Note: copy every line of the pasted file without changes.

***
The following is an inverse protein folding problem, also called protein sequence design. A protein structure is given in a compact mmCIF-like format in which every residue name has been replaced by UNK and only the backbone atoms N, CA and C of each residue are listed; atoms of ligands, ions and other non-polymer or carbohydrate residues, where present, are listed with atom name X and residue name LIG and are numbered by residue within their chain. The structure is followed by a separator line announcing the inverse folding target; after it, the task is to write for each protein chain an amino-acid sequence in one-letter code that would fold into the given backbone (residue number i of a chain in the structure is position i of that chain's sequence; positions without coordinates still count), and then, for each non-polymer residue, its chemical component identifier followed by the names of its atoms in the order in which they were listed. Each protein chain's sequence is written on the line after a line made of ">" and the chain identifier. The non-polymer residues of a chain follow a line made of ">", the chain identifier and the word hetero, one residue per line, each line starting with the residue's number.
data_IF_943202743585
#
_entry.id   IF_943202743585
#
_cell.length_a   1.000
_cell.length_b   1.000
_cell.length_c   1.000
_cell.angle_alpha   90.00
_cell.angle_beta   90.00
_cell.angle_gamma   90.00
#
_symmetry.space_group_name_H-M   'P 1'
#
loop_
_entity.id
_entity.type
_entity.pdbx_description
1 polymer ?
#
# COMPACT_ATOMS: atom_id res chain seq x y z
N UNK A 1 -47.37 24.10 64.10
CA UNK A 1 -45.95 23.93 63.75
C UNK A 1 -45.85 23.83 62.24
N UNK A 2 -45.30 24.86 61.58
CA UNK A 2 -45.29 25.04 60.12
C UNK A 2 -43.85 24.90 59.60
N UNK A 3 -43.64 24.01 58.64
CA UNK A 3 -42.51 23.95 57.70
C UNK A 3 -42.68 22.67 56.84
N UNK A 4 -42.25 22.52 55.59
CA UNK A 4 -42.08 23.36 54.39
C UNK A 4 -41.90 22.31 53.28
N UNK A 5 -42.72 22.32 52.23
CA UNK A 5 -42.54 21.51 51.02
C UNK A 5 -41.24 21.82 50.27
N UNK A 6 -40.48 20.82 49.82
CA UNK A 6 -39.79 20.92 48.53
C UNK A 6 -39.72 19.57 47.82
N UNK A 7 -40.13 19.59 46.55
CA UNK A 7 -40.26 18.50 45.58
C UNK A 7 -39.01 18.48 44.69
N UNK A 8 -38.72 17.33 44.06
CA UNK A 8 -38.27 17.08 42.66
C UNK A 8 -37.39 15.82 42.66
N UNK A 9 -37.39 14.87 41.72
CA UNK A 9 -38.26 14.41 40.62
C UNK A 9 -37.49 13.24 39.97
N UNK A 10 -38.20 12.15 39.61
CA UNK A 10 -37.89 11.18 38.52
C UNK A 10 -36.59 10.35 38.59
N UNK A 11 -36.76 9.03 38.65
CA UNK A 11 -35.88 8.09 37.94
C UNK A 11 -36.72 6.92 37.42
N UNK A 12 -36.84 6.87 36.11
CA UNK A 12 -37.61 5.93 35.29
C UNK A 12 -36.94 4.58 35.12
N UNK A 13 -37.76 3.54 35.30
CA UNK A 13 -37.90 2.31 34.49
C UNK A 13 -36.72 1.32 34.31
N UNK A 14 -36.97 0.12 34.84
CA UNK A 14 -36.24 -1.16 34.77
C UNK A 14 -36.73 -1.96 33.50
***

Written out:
The following is an inverse protein folding problem, also called protein sequence design. A protein structure is given in a compact mmCIF-like format in which every residue name has been replaced by UNK and only the backbone atoms N, CA and C of each residue are listed; atoms of ligands, ions and other non-polymer or carbohydrate residues, where present, are listed with atom name X and residue name LIG and are numbered by residue within their chain. The structure is followed by a separator line announcing the inverse folding target; after it, the task is to write for each protein chain an amino-acid sequence in one-letter code that would fold into the given backbone (residue number i of a chain in the structure is position i of that chain's sequence; positions without coordinates still count), and then, for each non-polymer residue, its chemical component identifier followed by the names of its atoms in the order in which they were listed. Each protein chain's sequence is written on the line after a line made of ">" and the chain identifier. The non-polymer residues of a chain follow a line made of ">", the chain identifier and the word hetero, one residue per line, each line starting with the residue's number.
data_IF_943202743585
#
_entry.id   IF_943202743585
#
_cell.length_a   1.000
_cell.length_b   1.000
_cell.length_c   1.000
_cell.angle_alpha   90.00
_cell.angle_beta   90.00
_cell.angle_gamma   90.00
#
_symmetry.space_group_name_H-M   'P 1'
#
loop_
_entity.id
_entity.type
_entity.pdbx_description
1 polymer ?
#
# COMPACT_ATOMS: atom_id res chain seq x y z
N UNK A 1 -47.37 24.10 64.10
CA UNK A 1 -45.95 23.93 63.75
C UNK A 1 -45.85 23.83 62.24
N UNK A 2 -45.30 24.86 61.58
CA UNK A 2 -45.29 25.04 60.12
C UNK A 2 -43.85 24.90 59.60
N UNK A 3 -43.64 24.01 58.64
CA UNK A 3 -42.51 23.95 57.70
C UNK A 3 -42.68 22.67 56.84
N UNK A 4 -42.25 22.52 55.59
CA UNK A 4 -42.08 23.36 54.39
C UNK A 4 -41.90 22.31 53.28
N UNK A 5 -42.72 22.32 52.23
CA UNK A 5 -42.54 21.51 51.02
C UNK A 5 -41.24 21.82 50.27
N UNK A 6 -40.48 20.82 49.82
CA UNK A 6 -39.79 20.92 48.53
C UNK A 6 -39.72 19.57 47.82
N UNK A 7 -40.13 19.59 46.55
CA UNK A 7 -40.26 18.50 45.58
C UNK A 7 -39.01 18.48 44.69
N UNK A 8 -38.72 17.33 44.06
CA UNK A 8 -38.27 17.08 42.66
C UNK A 8 -37.39 15.82 42.66
N UNK A 9 -37.39 14.87 41.72
CA UNK A 9 -38.26 14.41 40.62
C UNK A 9 -37.49 13.24 39.97
N UNK A 10 -38.20 12.15 39.61
CA UNK A 10 -37.89 11.18 38.52
C UNK A 10 -36.59 10.35 38.59
N UNK A 11 -36.76 9.03 38.65
CA UNK A 11 -35.88 8.09 37.94
C UNK A 11 -36.72 6.92 37.42
N UNK A 12 -36.84 6.87 36.11
CA UNK A 12 -37.61 5.93 35.29
C UNK A 12 -36.94 4.58 35.12
N UNK A 13 -37.76 3.54 35.30
CA UNK A 13 -37.90 2.31 34.49
C UNK A 13 -36.72 1.32 34.31
N UNK A 14 -36.97 0.12 34.84
CA UNK A 14 -36.24 -1.16 34.77
C UNK A 14 -36.73 -1.96 33.50